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Impact Decision

by Dallas Stars Staff / Dallas Stars

Twenty years ago, the Minnesota North Stars were at a crossroads and literally faced the most important decision in the franchise’s history since coming into the league in 1968. The team was coming off a horrid season in which they won just 19 games and finished fifth in the Norris Division. The only good news was that the team held the number one pick in the 1988 NHL Entry Draft.

It marked the third time for the North Stars to have the number one overall selection, but this pick had the potential to be much bigger than any other draftee the team had ever taken.

The North Stars had selected Bobby Smith with the first overall pick in the 1978 draft and Brian Lawton with the top pick in 1983. Smith still holds the mark for the fifth-most points scored in franchise history with 554 in 572 games while Lawton turned out to be a disappointment, scoring just 162 points in 303 games for Minnesota.

The Stars were going to take one of two players in 1988 – Mike Modano from the Prince Albert Raiders or Trevor Linden from the Medicine Hat Tigers. The tandem was ranked as the top two prospects by Central Scouting and both were projected for greatness.

A 6-2, 175-pound gazelle on skates, Modano had skill that was unmatched. He scored 47 goals and 127 points in 65 games for Prince Albert the previous season. Linden was already 6-3 and 185 pounds (and he would only get bigger), a power forward in every sense of the word with great hands. He had accrued 46 goals and 110 points with Medicine Hat in 1987-88.

“Modano is an electrifying game-breaker who may be the next Steve Yzerman or Denis Savard,” said North Stars Asst GM Glen Sonmor about a month prior to the 1988 draft. “Linden is a Cam Neely-type, a very, very strong physical presence with considerable talent who is good with the puck.”

Linden was seen as more of a sure thing, a safe pick, while Modano was seen as a possible superstar with no guarantees. Scouts around the league had their differences of opinion on which player would be better in the NHL, and that included the Minnesota group of talent evaluators.

“We have to determine where Modano and Linden will be two or three years down the road, “said Stars Chief Scout Harry Howell at the time. “Because they’ll still have a long time left in their careers by then and we’d like to still have the best player.”

The final decision came down to North Stars General Manager Lou Nanne, in conjunction with owners George and Gordon Gund, and it went right down to the wire. The Stars were offered several trade possibilities for the number one pick on draft day, including one report that had Philadelphia offering five draft picks – all in the first three rounds of the 1988 draft.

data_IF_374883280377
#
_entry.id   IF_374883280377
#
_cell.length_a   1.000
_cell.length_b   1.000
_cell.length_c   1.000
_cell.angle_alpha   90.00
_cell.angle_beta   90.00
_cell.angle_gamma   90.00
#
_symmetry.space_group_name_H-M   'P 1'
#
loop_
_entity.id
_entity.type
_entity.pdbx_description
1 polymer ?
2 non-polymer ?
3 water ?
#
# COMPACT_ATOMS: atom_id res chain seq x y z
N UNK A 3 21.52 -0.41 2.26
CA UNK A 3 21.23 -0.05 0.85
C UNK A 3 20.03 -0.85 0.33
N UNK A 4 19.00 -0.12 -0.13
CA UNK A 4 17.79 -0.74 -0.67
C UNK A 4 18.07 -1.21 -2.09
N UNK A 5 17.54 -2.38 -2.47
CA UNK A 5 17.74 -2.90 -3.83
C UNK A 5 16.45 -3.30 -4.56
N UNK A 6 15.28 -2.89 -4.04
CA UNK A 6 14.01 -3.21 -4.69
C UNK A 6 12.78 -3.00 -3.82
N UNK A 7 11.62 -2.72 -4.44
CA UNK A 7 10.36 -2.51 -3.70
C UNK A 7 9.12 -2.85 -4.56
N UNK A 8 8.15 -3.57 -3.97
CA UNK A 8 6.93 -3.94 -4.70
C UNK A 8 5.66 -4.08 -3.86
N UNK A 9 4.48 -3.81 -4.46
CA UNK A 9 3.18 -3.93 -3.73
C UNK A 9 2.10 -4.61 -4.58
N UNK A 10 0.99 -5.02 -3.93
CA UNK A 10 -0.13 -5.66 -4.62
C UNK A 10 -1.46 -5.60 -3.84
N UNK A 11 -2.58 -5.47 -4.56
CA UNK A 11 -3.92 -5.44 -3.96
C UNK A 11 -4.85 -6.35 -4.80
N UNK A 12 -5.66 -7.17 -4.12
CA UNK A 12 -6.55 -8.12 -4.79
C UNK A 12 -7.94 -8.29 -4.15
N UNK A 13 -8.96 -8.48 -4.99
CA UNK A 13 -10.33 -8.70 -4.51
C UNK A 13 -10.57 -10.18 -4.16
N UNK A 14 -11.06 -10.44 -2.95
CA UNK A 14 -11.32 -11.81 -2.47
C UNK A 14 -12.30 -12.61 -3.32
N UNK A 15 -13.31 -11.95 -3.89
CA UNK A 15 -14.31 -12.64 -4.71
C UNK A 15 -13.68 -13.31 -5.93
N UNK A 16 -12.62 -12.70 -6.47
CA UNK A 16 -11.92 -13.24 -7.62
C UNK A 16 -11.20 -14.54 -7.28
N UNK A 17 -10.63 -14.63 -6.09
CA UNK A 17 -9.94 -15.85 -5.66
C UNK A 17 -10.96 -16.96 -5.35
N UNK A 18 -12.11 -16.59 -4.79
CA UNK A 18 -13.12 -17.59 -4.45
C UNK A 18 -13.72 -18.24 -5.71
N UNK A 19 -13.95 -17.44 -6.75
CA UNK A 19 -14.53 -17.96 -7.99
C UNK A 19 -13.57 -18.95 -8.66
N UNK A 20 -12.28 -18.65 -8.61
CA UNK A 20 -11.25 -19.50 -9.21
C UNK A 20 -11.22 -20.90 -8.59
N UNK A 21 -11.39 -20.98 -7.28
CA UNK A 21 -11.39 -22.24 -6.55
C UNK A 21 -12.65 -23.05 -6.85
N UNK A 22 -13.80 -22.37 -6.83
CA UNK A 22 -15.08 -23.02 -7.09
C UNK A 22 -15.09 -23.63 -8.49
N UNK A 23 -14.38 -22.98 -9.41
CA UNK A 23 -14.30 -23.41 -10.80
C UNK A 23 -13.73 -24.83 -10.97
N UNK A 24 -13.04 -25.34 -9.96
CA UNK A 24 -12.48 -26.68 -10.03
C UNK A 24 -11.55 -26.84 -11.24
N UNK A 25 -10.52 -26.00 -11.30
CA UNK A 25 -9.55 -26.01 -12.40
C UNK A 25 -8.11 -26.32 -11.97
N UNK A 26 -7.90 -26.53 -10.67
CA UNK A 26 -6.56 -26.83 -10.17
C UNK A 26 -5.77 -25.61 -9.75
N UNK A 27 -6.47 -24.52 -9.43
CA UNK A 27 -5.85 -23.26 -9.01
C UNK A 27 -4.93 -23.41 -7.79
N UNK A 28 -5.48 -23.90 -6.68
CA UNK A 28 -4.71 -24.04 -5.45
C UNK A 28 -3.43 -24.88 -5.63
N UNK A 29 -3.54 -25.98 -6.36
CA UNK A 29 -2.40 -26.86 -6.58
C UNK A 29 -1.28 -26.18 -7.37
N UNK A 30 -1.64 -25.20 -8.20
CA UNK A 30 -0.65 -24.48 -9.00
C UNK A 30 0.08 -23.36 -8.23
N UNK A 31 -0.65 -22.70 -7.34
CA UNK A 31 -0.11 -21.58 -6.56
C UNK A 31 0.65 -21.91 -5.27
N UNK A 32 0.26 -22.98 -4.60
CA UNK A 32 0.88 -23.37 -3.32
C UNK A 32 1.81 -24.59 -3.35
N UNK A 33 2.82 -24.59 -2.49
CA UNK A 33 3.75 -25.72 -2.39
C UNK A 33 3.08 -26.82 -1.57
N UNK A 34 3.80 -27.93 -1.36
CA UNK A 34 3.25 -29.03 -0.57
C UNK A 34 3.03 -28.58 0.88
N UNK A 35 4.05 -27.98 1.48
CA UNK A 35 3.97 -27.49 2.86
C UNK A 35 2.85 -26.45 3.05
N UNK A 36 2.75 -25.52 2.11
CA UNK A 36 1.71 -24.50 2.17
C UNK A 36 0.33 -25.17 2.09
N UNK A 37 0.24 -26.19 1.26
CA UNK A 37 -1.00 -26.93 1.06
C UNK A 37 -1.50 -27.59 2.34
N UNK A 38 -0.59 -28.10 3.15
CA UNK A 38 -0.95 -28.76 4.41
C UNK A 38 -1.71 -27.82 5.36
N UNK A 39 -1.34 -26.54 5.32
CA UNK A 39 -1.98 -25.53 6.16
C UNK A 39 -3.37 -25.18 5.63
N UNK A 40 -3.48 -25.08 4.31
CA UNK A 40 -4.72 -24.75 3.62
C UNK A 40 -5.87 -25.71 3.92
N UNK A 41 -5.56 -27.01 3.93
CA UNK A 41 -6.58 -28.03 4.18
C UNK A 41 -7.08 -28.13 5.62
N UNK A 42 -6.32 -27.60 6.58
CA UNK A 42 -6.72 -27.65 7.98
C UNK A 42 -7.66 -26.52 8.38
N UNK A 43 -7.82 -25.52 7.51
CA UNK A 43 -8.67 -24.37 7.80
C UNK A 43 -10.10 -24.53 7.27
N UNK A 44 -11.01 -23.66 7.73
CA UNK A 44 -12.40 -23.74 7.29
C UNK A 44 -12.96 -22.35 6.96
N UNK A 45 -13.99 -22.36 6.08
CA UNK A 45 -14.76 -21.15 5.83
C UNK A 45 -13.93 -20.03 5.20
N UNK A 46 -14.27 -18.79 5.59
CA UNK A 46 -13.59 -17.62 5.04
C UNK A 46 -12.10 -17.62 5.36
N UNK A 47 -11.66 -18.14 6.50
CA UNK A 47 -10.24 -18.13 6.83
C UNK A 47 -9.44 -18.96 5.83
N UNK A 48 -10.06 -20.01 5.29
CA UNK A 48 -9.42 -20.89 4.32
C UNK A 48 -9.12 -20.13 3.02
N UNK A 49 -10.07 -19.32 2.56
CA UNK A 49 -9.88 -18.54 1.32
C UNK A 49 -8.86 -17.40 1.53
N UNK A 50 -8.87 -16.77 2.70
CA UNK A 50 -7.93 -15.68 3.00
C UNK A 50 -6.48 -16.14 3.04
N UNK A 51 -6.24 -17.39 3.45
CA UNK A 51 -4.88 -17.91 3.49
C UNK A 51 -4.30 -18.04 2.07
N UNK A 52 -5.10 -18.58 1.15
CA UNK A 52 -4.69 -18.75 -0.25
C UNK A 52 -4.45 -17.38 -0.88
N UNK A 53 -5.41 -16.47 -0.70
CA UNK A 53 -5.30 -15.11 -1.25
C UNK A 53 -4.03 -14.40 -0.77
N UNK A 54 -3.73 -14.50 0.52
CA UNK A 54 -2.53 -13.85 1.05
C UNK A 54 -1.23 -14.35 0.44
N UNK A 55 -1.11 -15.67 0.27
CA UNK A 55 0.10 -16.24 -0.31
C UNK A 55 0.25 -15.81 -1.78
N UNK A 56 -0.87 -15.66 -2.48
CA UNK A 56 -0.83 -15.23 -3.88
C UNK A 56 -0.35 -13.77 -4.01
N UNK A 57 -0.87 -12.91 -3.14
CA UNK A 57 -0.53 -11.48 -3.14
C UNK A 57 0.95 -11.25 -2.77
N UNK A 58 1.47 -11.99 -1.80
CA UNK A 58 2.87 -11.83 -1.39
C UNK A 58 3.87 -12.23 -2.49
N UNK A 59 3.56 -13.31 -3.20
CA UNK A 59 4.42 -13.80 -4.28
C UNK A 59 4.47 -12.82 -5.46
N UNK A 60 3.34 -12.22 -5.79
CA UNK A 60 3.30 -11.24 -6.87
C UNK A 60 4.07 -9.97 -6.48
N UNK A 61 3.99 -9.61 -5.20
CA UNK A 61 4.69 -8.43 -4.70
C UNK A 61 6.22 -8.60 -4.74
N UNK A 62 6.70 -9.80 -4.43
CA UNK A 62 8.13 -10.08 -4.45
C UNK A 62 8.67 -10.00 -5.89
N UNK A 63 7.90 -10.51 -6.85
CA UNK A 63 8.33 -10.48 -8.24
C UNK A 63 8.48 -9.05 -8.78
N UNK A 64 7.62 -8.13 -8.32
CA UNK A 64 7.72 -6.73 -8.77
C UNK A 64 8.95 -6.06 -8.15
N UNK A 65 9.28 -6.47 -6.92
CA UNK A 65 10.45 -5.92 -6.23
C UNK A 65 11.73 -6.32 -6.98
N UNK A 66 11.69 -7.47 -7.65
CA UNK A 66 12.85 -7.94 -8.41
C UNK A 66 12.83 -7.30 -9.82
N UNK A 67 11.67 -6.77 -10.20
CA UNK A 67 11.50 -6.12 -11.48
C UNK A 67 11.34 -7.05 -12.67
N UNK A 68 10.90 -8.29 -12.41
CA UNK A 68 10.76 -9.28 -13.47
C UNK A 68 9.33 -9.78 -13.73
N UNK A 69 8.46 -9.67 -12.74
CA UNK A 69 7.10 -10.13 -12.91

But Quebec made the hardest push for a deal, according to reports. Holding the number three overall selection, the Nordiques wanted Linden bad and offered their first round pick and a veteran player (rumored to be defenseman Randy Moller). The North Stars were intrigued and tried to make a deal with Vancouver to not take Modano with the number two pick (offering defenseman Normand Rochefort as compensation), so that they could make the trade with Quebec and also draft Modano at No. 3 (their version of having their cake and eating it too).

“We had some offers for the No. 1 pick, but nothing we were satisfied with,” said Nanne shortly after the draft. “Quebec came the closest to meeting our conditions – a draft pick no lower than fifth plus an excellent player – but I couldn’t get Vancouver to agree to skip Modano.”

In the end, Nanne could not resist the potential that Modano brought and selected him with the first pick in the draft.

“We took Modano because of the upside,” said Nanne. “We feel he is a potential star.”

The jury would be out for a bit on this selection by the Stars, as Linden immediately entered the NHL with the Canucks for the 1988-89 season and played very well, scoring 30 goals and 29 assists for 59 points in 80 games. Modano returned to Prince Albert for one more season, again accumulating impressive numbers (39 goals and 105 points). But the hockey world wanted to see what he would do at the NHL level.

Modano’s rookie season would come in 1989-90, one in which he would score 29 goals and 75 points in 80 games. He arguably should have won the Calder Trophy for Rookie of the Year, but the honor went to (30-year-old) Sergei Makarov of Calgary, who played his first season in the NHL after 11 seasons in Russia.

Linden went on to play 19 seasons in the NHL, recently announcing his retirement from the NHL as a player. He finished his career with 375 goals and 867 points in 1,382 games with Vancouver, the NY Islanders, Montreal and Washington. He topped 70 points in a season four times, all with the Canucks. Linden’s best season was in 1995-96 with Vancouver when he scored 33 goals and 80 points in 82 games. He led the Canucks to the Stanley Cup Finals in 1994.

Modano became the highest-scoring U.S.-born player in NHL history this past season, currently holding the mark in both goals (528) and points (1,283). He is the Stars’ all-time leader in goals, assists, points, game-winning goals, power play goals, and shorthanded goals. Modano has topped the 80-point plateau eight times in his career, including two seasons with 93 points.

“We chose Modano because we feel if both he and Linden live up to their potential, Modano will be a better player,” said Nanne.

With all due respect to Trevor Linden, a great player in his own right, Nanne was correct.
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